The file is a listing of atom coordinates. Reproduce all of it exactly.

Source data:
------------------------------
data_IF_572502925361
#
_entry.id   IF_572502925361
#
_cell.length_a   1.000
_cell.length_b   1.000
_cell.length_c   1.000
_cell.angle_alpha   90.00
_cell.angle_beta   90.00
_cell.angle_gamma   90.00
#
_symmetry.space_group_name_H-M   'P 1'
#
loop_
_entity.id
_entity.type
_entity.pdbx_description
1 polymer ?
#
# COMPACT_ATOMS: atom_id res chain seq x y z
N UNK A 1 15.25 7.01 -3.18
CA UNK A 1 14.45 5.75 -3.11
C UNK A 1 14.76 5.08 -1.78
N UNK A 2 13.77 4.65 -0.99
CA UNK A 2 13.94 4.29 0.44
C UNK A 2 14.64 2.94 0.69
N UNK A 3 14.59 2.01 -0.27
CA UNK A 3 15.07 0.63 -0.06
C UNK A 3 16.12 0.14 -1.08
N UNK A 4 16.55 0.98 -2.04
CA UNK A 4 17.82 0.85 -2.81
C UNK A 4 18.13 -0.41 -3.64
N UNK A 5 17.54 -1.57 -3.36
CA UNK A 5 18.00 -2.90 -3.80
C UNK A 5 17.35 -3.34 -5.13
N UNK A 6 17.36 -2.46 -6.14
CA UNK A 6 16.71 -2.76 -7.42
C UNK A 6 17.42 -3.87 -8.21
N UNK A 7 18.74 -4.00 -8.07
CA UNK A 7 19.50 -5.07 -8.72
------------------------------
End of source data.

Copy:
data_IF_572502925361
#
_entry.id   IF_572502925361
#
_cell.length_a   1.000
_cell.length_b   1.000
_cell.length_c   1.000
_cell.angle_alpha   90.00
_cell.angle_beta   90.00
_cell.angle_gamma   90.00
#
_symmetry.space_group_name_H-M   'P 1'
#
loop_
_entity.id
_entity.type
_entity.pdbx_description
1 polymer ?
#
# COMPACT_ATOMS: atom_id res chain seq x y z
N UNK A 1 15.25 7.01 -3.18
CA UNK A 1 14.45 5.75 -3.11
C UNK A 1 14.76 5.08 -1.78
N UNK A 2 13.77 4.65 -0.99
CA UNK A 2 13.94 4.29 0.44
C UNK A 2 14.64 2.94 0.69
N UNK A 3 14.59 2.01 -0.27
CA UNK A 3 15.07 0.63 -0.06
C UNK A 3 16.12 0.14 -1.08
N UNK A 4 16.55 0.98 -2.04
CA UNK A 4 17.82 0.85 -2.81
C UNK A 4 18.13 -0.41 -3.64
N UNK A 5 17.54 -1.57 -3.36
CA UNK A 5 18.00 -2.90 -3.80
C UNK A 5 17.35 -3.34 -5.13
N UNK A 6 17.36 -2.46 -6.14
CA UNK A 6 16.71 -2.76 -7.42
C UNK A 6 17.42 -3.87 -8.21
N UNK A 7 18.74 -4.00 -8.07
CA UNK A 7 19.50 -5.07 -8.72